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Discussion in 'Tech Tips and Gear' started by Mike, Feb 2, 2015.
Not a problem, as such, but there's going to be a weight and cost penalty on every trip ...
Relax. It'll all be bolted by then...
Exotic web roundup:
About weird webbing in canyons:
I've seen it all!
Lawn chair webbing
Pack strap webbing
One sketch webbing I've seen repeatedly over the years is a flimsy-looking (~0.75") white webbing that may be linked to the Power transmission industry. I don't have a photo, but will try to get one make one next time I see it. Maybe it has a gold tracer? Can't remember. Anyway, wondering about the provenance of that stuff. Sound familiar to anyone?
Rescued out of
Initials carved in...
You're probably referring to mule tape.
It's used for pulling electrical and utility lines. Cheap, static, dielectric.
Polyester, 1800-2500 lbs
Something like this?
It's not the worst option for anchors based on your list above. But definitely far from the best.
At $.04-$.07/ft, it's certainly economical...
Being white polyester, you won't find anything more UV and weather resistant. It could be left in a canyon, in the sun, in the water, for YEARS and still be good to go.... Haha!
I was quoting Toms website.
I changed suppliers, as the price went way up from my prior source (which had the 3500 lb rating). New-source 11/16" webbing is rated at 2500 lbs. (now fixed)
I agree to a certain point. And I was referring only to the claims of the original post. Its a little funny cause I was recently saying that I plan on getting away from technical discussions because thats not me really. Its like I might know about the material or stuff, but how to use it is a whole other just as important interrelated aspect hehehe. I dont rappel much as it is, lets put it that way. Im more of a navigation person, on the lookout for scenic waterfalls.
There has been a lot of good information presented here in this discussion.
I would like to pull back and look at the big picture.
First of all, the circus tent color is atrocious - yikes!!! Don't do this, people. Black, tan, grey - something that blends in is so much better, AND required by certain land managers.
But really the question is, what is the Average Joe canyoneer to do?
1. Very few people are experts on webbing, and as you can see, even they disagree. The take away for Average Joe is: use 1" tubular, if the anchor does not have 1" tubular or another well-established climbing-type webbing, then you really have ZERO idea how strong it is, and thus you should not trust your life to it.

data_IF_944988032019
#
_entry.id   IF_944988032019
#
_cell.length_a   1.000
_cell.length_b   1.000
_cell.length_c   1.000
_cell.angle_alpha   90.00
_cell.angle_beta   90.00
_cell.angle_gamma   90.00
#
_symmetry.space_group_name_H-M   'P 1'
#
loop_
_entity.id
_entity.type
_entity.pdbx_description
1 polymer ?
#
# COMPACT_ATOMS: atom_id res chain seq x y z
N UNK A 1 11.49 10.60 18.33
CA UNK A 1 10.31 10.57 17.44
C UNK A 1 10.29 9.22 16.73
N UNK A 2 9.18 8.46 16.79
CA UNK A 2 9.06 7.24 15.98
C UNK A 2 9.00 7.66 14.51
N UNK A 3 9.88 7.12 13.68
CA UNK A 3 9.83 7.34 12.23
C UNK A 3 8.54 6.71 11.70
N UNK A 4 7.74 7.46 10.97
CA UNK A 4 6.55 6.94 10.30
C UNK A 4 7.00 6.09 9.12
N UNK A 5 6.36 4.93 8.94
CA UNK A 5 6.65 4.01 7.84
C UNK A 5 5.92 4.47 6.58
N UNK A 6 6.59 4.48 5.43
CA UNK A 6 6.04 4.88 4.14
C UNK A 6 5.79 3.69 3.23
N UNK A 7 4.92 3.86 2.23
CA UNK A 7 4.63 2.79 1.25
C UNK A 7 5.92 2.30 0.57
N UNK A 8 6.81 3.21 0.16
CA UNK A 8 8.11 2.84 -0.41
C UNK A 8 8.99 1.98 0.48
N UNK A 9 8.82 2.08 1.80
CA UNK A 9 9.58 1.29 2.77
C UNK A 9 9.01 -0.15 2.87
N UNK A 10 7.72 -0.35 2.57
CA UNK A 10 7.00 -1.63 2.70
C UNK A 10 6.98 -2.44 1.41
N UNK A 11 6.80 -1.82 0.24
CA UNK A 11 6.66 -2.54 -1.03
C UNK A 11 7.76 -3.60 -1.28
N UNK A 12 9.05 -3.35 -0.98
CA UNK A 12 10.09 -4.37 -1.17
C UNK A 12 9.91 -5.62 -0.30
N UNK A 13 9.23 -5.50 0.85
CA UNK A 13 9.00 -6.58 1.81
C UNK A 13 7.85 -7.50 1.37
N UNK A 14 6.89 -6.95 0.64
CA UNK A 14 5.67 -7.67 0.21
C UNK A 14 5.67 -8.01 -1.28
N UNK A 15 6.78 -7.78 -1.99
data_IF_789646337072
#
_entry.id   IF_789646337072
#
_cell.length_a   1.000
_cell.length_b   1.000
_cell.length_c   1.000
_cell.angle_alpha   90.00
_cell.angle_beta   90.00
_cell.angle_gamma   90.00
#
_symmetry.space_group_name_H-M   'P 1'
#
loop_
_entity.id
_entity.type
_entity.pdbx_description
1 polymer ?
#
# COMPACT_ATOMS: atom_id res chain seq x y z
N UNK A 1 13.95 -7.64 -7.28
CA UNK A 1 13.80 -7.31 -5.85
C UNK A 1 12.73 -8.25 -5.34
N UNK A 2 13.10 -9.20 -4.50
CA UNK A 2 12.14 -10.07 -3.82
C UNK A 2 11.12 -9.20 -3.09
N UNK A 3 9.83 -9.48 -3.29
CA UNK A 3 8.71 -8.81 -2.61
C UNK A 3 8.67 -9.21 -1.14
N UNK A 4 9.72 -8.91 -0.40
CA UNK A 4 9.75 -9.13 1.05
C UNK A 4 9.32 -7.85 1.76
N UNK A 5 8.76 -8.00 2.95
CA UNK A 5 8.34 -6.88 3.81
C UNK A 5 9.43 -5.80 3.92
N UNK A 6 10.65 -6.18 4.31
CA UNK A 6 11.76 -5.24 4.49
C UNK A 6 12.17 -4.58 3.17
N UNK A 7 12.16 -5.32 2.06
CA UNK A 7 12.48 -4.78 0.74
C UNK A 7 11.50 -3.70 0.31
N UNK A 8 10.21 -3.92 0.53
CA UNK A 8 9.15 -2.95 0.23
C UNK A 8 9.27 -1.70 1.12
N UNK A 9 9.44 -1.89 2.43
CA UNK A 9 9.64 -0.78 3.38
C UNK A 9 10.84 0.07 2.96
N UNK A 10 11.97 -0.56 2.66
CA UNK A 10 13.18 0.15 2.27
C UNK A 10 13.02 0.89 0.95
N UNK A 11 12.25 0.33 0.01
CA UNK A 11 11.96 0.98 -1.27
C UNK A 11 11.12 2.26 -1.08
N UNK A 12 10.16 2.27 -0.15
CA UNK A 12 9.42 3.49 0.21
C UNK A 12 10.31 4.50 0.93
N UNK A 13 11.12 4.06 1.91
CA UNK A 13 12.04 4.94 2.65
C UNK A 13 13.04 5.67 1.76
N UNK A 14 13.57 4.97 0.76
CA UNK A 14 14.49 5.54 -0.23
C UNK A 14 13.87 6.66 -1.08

2. Be prepared to replace all the anchors in any canyon you do. You never know what you will find out there.
3. Please carry out the detritus. Do not ADD webbing to an anchor (unless it is short), please remove untrustworthy webbing and pack it out. Replace with trustworthy webbing (if you need to use that anchor).
4. When you buy webbing, buy 1" tubular. Perhaps the salesperson will present you with other options - give them the stink-eye until they slink away back to their cave.
5. Whatever, when you come across a rigged anchor in the wild, please inspect the entire length of the webbing with a skeptical eye. Your life is at stake. If the webbing is smaller (like the 11/16" tubular), be more skeptical.
I, too, am an expert on webbing, and am sometimes SHOCKED by the crap we find out there. Jeez people!
Tubular webbing (as a design style) is inherently stronger and more durable for anchors than flat webbing. The tubular design allows it to maintain more strength when crossing over a sharp edge, and it also tends to hold knots better, being inherently softer.
There is Tubular webbing out there that is not suitable for anchors - such as the 1/2" aid tape a certain canyoneer proudly uses. I use this stuff for rigging up hooks, etc. but it is not suitable for more ambitious applications.
There is plenty of flat webbing that is plenty strong and durable enough for use as anchor materials. However, the Average Joe canyoneer is not in a position to judge which styles are suitable and which styles are not. 1" Tubular webbing is inexpensive and widely available, and is THE STANDARD. Don't confuse the world by using other styles of webbing into the picture.
The fiber that the webbing is made from makes a big difference and can be difficult to discern, even to experts. Some of the webbing in the original picture from Mike looks like polypropylene "boating" webbing - and this stuff is not very cut resistant and not very strong, and UVs out quickly as a bonus! But how would you know. Me, I can put a lighter on it and tell the difference by smell, but that is because I have spent many hours cutting webbing and ropes with the hot knife. Be thankful that you have not.
In more obscure canyons, I tend to carry the 2500 lb test 11/16" tubular which weighs half as much, and is not near as durable. I tend to also bring 1" tubular, because if you are making a deadman, many people are likely to use it without inspecting the webbing, so I consider it part of our duty of care to make those totally bomber.
That's the stuff, thanks!
More info from a muletape mfg (Neptco):
Rapterman, I give you permission to stop at the word "littered" -- you are getting carried away here . . .
Pooped in? I've seen it.
Orderville anyone, thats not even just the occasional poop either it happens alot there.
Believe it. Seen it. Don't care to dwell on it . . .